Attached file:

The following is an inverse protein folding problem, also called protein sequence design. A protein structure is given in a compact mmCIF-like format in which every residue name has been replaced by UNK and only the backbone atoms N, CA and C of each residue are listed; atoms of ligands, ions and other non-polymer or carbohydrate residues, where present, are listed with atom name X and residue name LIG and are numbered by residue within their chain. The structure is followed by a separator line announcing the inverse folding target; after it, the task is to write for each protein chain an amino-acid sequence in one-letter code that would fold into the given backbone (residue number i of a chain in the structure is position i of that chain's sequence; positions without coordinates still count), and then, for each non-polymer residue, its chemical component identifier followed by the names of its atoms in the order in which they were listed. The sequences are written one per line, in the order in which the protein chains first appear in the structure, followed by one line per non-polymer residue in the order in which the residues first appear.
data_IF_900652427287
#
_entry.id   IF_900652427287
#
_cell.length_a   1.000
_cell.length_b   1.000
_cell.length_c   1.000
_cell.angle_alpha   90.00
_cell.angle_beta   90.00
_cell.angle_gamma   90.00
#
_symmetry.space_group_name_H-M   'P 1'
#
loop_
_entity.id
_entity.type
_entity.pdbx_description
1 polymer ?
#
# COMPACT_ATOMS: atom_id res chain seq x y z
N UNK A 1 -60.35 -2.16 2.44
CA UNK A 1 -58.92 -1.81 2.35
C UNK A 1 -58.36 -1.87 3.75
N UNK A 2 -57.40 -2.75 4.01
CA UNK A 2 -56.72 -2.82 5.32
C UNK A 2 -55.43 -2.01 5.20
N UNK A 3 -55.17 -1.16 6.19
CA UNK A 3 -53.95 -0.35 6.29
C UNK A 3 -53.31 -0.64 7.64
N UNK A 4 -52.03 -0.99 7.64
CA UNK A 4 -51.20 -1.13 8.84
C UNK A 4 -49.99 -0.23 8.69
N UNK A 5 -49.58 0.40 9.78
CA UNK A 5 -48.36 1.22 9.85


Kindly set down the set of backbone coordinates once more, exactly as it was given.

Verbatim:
The following is an inverse protein folding problem, also called protein sequence design. A protein structure is given in a compact mmCIF-like format in which every residue name has been replaced by UNK and only the backbone atoms N, CA and C of each residue are listed; atoms of ligands, ions and other non-polymer or carbohydrate residues, where present, are listed with atom name X and residue name LIG and are numbered by residue within their chain. The structure is followed by a separator line announcing the inverse folding target; after it, the task is to write for each protein chain an amino-acid sequence in one-letter code that would fold into the given backbone (residue number i of a chain in the structure is position i of that chain's sequence; positions without coordinates still count), and then, for each non-polymer residue, its chemical component identifier followed by the names of its atoms in the order in which they were listed. The sequences are written one per line, in the order in which the protein chains first appear in the structure, followed by one line per non-polymer residue in the order in which the residues first appear.
data_IF_900652427287
#
_entry.id   IF_900652427287
#
_cell.length_a   1.000
_cell.length_b   1.000
_cell.length_c   1.000
_cell.angle_alpha   90.00
_cell.angle_beta   90.00
_cell.angle_gamma   90.00
#
_symmetry.space_group_name_H-M   'P 1'
#
loop_
_entity.id
_entity.type
_entity.pdbx_description
1 polymer ?
#
# COMPACT_ATOMS: atom_id res chain seq x y z
N UNK A 1 -60.35 -2.16 2.44
CA UNK A 1 -58.92 -1.81 2.35
C UNK A 1 -58.36 -1.87 3.75
N UNK A 2 -57.40 -2.75 4.01
CA UNK A 2 -56.72 -2.82 5.32
C UNK A 2 -55.43 -2.01 5.20
N UNK A 3 -55.17 -1.16 6.19
CA UNK A 3 -53.95 -0.35 6.29
C UNK A 3 -53.31 -0.64 7.64
N UNK A 4 -52.03 -0.99 7.64
CA UNK A 4 -51.20 -1.13 8.84
C UNK A 4 -49.99 -0.23 8.69
N UNK A 5 -49.58 0.40 9.78
CA UNK A 5 -48.36 1.22 9.85